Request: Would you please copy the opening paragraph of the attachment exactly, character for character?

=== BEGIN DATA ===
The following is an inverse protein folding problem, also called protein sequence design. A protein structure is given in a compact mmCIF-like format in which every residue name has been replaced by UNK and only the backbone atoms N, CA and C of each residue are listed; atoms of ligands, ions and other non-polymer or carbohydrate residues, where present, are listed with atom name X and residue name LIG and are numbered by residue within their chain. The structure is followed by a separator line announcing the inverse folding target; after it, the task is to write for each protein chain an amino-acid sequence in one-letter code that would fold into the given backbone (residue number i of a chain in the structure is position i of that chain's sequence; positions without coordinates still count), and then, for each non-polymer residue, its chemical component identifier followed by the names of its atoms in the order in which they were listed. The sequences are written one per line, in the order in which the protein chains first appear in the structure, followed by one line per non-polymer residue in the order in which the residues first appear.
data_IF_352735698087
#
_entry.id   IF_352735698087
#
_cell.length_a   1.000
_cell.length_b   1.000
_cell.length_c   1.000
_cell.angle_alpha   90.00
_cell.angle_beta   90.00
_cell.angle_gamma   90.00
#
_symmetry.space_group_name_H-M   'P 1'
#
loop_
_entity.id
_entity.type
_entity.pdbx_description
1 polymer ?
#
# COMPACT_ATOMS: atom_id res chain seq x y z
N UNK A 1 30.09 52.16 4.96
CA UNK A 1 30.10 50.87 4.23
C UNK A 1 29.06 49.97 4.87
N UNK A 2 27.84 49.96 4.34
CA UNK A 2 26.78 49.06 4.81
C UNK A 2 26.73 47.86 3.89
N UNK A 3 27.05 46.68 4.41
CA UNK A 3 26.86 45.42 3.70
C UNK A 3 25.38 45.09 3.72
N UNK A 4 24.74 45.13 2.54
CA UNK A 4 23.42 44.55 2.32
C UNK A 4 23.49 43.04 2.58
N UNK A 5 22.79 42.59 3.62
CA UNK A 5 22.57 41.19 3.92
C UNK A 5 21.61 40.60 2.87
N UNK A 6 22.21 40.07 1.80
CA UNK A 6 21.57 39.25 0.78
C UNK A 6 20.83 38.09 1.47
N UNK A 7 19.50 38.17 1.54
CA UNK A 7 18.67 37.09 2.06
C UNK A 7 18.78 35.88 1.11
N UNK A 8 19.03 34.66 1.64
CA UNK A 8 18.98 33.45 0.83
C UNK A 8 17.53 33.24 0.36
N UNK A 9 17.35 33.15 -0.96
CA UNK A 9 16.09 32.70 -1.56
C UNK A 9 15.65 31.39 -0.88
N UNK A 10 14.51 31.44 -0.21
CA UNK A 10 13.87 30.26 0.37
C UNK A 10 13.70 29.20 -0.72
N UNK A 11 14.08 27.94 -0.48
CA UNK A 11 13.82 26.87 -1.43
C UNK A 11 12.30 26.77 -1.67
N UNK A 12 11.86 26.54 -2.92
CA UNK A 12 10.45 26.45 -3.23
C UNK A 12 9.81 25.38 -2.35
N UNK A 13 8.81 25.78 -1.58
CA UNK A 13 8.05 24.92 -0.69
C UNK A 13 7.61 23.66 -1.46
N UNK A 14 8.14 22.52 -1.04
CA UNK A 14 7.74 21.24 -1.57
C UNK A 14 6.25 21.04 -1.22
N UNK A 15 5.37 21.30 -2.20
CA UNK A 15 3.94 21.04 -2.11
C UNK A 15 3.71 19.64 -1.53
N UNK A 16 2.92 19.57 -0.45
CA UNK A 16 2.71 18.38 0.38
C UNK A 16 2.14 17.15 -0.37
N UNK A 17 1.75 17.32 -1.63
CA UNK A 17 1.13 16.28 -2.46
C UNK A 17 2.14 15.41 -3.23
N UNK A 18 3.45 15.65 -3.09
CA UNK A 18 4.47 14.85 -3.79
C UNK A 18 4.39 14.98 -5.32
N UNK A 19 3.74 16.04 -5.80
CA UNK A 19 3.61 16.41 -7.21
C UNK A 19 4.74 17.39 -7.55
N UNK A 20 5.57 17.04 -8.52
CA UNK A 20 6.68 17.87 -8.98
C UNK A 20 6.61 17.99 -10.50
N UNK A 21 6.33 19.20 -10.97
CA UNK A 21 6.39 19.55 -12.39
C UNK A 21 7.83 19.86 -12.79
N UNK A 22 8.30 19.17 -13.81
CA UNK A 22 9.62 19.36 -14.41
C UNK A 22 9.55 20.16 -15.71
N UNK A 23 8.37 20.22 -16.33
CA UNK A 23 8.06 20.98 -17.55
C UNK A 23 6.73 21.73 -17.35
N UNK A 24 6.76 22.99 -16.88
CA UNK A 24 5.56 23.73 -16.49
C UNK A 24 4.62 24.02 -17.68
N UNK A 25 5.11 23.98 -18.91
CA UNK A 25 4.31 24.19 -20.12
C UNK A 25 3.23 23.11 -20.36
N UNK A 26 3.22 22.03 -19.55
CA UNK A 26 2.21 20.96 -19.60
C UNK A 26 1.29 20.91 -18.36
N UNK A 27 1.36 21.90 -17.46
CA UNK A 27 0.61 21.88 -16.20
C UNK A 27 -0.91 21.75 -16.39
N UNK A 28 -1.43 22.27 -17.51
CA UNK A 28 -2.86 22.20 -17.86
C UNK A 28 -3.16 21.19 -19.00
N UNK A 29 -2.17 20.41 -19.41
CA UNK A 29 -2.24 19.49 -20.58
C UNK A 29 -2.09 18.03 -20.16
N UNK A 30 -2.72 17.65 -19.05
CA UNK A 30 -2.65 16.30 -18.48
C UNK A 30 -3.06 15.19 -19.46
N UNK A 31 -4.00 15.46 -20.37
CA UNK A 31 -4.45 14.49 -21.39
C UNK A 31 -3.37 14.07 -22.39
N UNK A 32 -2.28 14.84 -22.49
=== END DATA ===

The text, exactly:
The following is an inverse protein folding problem, also called protein sequence design. A protein structure is given in a compact mmCIF-like format in which every residue name has been replaced by UNK and only the backbone atoms N, CA and C of each residue are listed; atoms of ligands, ions and other non-polymer or carbohydrate residues, where present, are listed with atom name X and residue name LIG and are numbered by residue within their chain. The structure is followed by a separator line announcing the inverse folding target; after it, the task is to write for each protein chain an amino-acid sequence in one-letter code that would fold into the given backbone (residue number i of a chain in the structure is position i of that chain's sequence; positions without coordinates still count), and then, for each non-polymer residue, its chemical component identifier followed by the names of its atoms in the order in which they were listed. The sequences are written one per line, in the order in which the protein chains first appear in the structure, followed by one line per non-polymer residue in the order in which the residues first appear.